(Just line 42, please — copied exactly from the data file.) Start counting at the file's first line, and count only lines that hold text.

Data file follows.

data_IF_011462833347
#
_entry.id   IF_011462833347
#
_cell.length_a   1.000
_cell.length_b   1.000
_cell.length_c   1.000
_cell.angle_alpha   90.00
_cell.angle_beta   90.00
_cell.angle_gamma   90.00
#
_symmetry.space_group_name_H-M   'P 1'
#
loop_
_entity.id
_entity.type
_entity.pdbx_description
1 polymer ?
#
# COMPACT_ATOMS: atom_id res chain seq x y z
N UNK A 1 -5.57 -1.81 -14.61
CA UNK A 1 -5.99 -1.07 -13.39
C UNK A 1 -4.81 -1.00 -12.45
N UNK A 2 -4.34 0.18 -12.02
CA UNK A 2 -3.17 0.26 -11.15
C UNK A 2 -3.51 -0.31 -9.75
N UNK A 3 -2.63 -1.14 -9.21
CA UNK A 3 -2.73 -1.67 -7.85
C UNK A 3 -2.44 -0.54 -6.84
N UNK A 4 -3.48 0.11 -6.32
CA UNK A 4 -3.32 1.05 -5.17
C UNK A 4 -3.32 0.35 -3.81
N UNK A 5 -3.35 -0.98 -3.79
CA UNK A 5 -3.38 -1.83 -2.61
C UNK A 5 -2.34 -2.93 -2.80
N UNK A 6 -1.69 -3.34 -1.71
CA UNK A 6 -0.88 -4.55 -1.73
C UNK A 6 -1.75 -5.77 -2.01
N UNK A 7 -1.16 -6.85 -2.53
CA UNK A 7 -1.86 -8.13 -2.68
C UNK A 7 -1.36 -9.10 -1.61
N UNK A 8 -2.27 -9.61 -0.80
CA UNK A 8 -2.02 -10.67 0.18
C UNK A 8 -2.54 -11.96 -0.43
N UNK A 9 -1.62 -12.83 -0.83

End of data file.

N UNK A 8 -2.27 -9.61 -0.80